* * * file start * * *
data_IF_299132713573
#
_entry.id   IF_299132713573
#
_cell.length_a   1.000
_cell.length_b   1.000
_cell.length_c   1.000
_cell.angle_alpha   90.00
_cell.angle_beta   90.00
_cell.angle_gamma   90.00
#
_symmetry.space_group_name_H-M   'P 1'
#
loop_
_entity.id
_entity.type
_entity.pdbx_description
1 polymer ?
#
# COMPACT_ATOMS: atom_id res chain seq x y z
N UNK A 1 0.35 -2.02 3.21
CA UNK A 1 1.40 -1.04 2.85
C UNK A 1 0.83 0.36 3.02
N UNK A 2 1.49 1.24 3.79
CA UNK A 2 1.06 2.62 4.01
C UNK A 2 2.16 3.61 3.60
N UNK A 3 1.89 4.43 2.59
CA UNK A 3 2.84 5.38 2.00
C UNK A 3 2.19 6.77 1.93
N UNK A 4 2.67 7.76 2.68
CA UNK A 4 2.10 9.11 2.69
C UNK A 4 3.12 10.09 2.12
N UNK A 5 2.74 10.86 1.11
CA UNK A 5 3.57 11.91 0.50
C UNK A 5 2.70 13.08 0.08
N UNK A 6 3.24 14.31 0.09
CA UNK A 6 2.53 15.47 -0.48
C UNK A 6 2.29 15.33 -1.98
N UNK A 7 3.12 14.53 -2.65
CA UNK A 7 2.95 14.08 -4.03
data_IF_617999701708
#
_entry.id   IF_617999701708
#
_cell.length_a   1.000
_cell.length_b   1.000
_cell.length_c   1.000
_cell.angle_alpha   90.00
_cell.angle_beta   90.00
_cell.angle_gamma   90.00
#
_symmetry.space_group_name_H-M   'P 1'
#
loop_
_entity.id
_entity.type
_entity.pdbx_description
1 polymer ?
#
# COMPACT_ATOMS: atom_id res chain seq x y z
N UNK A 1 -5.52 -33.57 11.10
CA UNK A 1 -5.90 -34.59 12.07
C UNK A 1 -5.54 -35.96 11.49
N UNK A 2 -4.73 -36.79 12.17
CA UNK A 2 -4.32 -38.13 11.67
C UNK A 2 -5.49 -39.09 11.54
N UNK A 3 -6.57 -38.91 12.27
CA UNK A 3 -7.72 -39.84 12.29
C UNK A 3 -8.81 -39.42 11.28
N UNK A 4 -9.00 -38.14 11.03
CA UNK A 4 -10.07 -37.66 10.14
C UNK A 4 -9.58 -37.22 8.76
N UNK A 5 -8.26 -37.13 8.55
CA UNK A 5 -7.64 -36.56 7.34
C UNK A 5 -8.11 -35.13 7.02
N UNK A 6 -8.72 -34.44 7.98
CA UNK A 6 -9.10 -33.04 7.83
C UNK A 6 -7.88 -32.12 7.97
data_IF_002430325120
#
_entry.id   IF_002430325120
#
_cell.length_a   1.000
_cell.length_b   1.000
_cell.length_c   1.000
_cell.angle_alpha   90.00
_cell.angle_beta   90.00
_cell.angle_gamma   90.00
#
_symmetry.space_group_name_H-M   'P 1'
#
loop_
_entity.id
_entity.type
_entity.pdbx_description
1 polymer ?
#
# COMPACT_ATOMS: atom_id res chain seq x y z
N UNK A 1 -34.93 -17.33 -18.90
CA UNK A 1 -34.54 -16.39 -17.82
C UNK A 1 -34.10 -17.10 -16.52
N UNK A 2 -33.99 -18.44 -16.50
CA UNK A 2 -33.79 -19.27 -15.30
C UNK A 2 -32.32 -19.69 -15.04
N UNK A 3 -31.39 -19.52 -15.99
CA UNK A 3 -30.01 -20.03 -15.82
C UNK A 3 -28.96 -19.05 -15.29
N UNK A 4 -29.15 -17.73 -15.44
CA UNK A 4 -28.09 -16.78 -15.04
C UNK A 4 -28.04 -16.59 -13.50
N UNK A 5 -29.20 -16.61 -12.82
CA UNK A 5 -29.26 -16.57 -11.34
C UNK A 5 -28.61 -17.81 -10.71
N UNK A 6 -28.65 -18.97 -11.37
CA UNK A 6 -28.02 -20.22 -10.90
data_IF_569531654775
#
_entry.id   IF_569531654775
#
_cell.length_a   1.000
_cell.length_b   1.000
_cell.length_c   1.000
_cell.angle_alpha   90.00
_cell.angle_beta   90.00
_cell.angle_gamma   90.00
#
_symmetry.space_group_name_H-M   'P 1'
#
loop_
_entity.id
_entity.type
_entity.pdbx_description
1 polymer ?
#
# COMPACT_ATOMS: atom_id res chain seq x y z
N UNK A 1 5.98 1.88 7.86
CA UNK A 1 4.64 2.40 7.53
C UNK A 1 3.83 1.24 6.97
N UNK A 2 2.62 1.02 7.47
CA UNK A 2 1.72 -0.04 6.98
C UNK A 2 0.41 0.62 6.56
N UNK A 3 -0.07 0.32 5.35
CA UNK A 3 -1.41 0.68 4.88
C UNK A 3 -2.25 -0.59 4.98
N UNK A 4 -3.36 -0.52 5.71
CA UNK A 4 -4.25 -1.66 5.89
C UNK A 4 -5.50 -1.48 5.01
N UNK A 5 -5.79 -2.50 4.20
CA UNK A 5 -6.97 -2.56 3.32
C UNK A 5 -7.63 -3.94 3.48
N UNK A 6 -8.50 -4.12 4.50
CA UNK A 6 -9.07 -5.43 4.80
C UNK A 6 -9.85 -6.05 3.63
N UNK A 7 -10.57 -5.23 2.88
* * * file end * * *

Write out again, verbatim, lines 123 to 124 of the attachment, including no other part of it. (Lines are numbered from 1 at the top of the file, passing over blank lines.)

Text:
_cell.angle_alpha   90.00
_cell.angle_beta   90.00